As I was planning our road trip to Wisconsin I contacted a cousin of my mother’s. Her maiden name was Pauline Ramminger. I remember mom taking my sister, brother and I to Pauline’s wedding in Dorchester, Clark County in 1963. We stayed with mom’s aunt Bessie (her mother’s sister) who still lived on a dairy farm; and we visited other cousins’ in the area. What an experience for us city kids; we had such a blast on the farms! The visit was also the first time we saw Amish riding down the road shoulders in a horse and buggy. We thought mom made that up.
In 1977, mom and I visited Wisconsin and stayed with her father, my Grandpa Hank (Henry Raminger [he always dropped the second "m" in Ramminger]) and his second wife Bonita. They lived in the small town of Waterloo in Jefferson County. The four of us piled in grandpa’s car and drove up to Dorchester for a visit. Mom and I stayed with her cousin Mildred; Grandpa and Grandma Bonita stayed with grandpa’s brother and sister-in-law Arthur and Margaret (Pauline’s parents). During our stay Pauline came over and we got to meet her four young children. That was the last time I saw Pauline.
Through the years mom would get holiday cards and letters from Pauline and her family; she would let us read the letters so we could also keep up with the relatives in Wisconsin. I seemed to have picked up the holiday card and letter writing after mom passed away. When I starting with my family genealogy, Pauline was one of the people I contacted for family information. She was happy to hear we wanted to visit. She’s 70, but still has her own beauty salon attached to her house; her daughter also works with her. We were only planning on visiting on a Sunday, but since she didn’t work on Monday we stayed an extra day, so glad we did.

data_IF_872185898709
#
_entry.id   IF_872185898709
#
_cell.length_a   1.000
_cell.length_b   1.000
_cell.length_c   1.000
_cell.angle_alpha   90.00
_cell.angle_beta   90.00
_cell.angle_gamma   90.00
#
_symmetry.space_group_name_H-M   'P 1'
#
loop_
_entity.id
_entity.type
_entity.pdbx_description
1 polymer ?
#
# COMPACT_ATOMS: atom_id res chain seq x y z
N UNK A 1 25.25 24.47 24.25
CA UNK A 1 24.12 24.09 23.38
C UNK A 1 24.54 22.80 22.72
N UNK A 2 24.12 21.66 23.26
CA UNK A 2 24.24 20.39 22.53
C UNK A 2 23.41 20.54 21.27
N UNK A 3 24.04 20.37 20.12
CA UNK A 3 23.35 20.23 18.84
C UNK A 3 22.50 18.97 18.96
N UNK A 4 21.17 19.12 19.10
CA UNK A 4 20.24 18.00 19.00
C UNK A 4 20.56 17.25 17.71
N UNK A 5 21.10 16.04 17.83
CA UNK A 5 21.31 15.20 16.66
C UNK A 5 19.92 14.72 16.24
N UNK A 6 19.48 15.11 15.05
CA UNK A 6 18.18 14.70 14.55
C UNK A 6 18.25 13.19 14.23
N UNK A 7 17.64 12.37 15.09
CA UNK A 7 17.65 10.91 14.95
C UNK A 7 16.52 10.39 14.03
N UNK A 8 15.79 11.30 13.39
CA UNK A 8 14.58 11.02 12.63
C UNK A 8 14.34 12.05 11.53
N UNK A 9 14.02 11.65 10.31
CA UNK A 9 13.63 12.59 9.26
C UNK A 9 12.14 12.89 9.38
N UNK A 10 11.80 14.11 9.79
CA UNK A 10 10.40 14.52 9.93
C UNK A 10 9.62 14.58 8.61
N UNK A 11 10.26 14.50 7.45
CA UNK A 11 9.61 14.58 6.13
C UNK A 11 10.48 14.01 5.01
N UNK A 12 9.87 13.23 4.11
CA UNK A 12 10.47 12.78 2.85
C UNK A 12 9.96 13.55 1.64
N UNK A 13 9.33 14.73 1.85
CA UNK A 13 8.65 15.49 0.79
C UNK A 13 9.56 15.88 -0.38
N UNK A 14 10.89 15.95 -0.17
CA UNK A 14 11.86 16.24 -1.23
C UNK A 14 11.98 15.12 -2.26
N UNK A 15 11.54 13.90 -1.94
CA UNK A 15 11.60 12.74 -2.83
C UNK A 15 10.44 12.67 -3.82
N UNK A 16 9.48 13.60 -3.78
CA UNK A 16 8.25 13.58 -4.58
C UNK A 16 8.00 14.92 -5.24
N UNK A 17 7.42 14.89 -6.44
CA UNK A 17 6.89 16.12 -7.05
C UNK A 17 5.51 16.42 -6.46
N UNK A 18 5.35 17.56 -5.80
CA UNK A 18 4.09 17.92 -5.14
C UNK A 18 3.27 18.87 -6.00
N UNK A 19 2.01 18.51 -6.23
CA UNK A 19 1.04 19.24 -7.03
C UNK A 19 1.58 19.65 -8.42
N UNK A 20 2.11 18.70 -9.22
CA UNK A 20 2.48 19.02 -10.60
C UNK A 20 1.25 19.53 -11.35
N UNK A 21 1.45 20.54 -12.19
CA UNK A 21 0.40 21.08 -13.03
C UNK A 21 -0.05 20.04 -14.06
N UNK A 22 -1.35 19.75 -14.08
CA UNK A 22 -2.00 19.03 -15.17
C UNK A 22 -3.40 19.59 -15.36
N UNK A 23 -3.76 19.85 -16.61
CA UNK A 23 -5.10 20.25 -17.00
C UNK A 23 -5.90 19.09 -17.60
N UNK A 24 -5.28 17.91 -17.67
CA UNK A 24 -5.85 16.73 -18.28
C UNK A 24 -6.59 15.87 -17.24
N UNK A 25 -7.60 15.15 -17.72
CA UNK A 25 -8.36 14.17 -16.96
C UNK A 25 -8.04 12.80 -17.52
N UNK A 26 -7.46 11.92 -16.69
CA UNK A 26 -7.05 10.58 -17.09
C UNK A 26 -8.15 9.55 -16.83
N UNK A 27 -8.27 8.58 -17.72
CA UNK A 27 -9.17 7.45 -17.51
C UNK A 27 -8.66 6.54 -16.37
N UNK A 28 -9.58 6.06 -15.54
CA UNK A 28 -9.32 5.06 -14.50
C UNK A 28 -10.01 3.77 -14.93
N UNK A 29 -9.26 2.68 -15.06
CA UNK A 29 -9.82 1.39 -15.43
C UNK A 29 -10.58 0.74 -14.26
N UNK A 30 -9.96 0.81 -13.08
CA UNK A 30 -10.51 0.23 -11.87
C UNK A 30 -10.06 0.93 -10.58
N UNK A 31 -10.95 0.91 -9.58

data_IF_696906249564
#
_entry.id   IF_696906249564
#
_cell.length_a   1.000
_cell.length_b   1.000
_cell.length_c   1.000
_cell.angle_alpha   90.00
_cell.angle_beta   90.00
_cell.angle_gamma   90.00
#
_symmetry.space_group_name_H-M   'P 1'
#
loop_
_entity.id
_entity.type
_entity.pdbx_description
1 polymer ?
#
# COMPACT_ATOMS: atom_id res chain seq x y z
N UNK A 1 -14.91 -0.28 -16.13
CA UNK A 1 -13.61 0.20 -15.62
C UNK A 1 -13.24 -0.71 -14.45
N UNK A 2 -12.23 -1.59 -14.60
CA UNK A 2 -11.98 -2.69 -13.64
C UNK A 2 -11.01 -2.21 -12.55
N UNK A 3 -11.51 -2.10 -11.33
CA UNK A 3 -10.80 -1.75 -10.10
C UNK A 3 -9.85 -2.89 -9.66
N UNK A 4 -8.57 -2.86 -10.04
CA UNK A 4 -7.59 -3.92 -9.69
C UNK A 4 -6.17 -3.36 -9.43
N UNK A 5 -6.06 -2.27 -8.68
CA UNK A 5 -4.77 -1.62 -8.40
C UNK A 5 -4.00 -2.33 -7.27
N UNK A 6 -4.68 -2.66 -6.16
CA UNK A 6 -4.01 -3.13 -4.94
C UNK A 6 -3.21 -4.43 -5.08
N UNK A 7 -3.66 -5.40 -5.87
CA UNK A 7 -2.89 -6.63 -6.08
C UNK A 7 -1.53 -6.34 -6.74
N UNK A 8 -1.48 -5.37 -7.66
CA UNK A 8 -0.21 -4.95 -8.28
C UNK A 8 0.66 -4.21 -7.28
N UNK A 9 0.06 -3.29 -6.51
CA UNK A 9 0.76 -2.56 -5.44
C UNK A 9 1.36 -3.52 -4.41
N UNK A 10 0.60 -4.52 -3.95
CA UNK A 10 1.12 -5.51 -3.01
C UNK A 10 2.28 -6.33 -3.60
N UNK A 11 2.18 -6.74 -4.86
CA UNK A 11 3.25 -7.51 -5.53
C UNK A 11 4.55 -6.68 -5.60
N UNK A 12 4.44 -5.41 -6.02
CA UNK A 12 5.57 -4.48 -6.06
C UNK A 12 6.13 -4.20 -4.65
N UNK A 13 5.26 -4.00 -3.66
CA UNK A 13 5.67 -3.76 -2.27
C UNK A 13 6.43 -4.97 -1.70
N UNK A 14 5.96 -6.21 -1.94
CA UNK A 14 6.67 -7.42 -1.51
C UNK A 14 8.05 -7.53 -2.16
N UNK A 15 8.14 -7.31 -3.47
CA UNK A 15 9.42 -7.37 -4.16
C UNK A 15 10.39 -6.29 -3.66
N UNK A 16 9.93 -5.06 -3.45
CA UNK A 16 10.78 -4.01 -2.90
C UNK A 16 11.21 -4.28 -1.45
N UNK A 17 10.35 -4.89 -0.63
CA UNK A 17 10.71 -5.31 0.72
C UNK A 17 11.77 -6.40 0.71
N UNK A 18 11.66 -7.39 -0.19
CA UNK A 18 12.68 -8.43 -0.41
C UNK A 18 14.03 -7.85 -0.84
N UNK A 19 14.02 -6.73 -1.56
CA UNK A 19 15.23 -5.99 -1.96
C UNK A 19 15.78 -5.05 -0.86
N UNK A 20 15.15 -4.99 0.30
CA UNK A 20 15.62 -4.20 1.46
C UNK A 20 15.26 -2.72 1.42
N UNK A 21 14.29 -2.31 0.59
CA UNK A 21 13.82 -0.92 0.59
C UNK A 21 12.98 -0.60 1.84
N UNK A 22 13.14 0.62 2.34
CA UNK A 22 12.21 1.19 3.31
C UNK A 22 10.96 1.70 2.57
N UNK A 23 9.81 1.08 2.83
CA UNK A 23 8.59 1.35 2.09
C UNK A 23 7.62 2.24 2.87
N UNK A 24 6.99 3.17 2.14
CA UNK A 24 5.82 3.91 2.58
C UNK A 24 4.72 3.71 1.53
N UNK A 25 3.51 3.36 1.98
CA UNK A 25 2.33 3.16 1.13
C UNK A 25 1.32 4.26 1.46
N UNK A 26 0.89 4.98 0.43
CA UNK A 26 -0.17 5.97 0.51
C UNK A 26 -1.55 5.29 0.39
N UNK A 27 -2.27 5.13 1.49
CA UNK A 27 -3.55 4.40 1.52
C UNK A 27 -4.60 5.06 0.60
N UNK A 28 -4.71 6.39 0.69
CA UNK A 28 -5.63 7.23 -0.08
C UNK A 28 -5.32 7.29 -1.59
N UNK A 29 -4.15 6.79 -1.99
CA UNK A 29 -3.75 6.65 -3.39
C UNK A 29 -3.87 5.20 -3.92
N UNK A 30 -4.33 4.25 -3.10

Pauline filled in so many gaps and holes in my family research. She told me her father Arthur Ramminger, acquired the family farm and took care of his elderly parents George and Suzanna Ramminger. George had come from Sheboygan County to Clark County in the early 1890s to homestead. I had previously found the Ramminger name in Sheboygan County and wondered if we were related. I’d been keeping separate records about that family until I could link them with ours. I didn’t want to start following the wrong family just because they had the same surname. Pauline had assured me that yes, they were our ancestors.
|Pauline & me|
Pauline took us by the original family farm and to cemeteries where other family members were buried. We took many photos. She explained the area, the schools, who married who, etc. She reminisced about growing up on the farm, school; family visits with my mother and her family, etc.
Pauline remembered she was given a box of “stuff;” never really had the time to thoroughly look through it. She remembered where it was stored, and brought to the table. Apparently years ago, a younger cousin had sat down with his father John and his uncle Henry (my Grandpa Hank) and wrote down everything the brothers told him about the Ramminger family. After finding all this documentation, it really did link the Clark County Rammingers’ with the Sheboygan Rammingers’. OMG, holy mackerel, pay-dirt, jackpot, happy dance! After that find, I decided we were going to Sheboygan County before we left Wisconsin.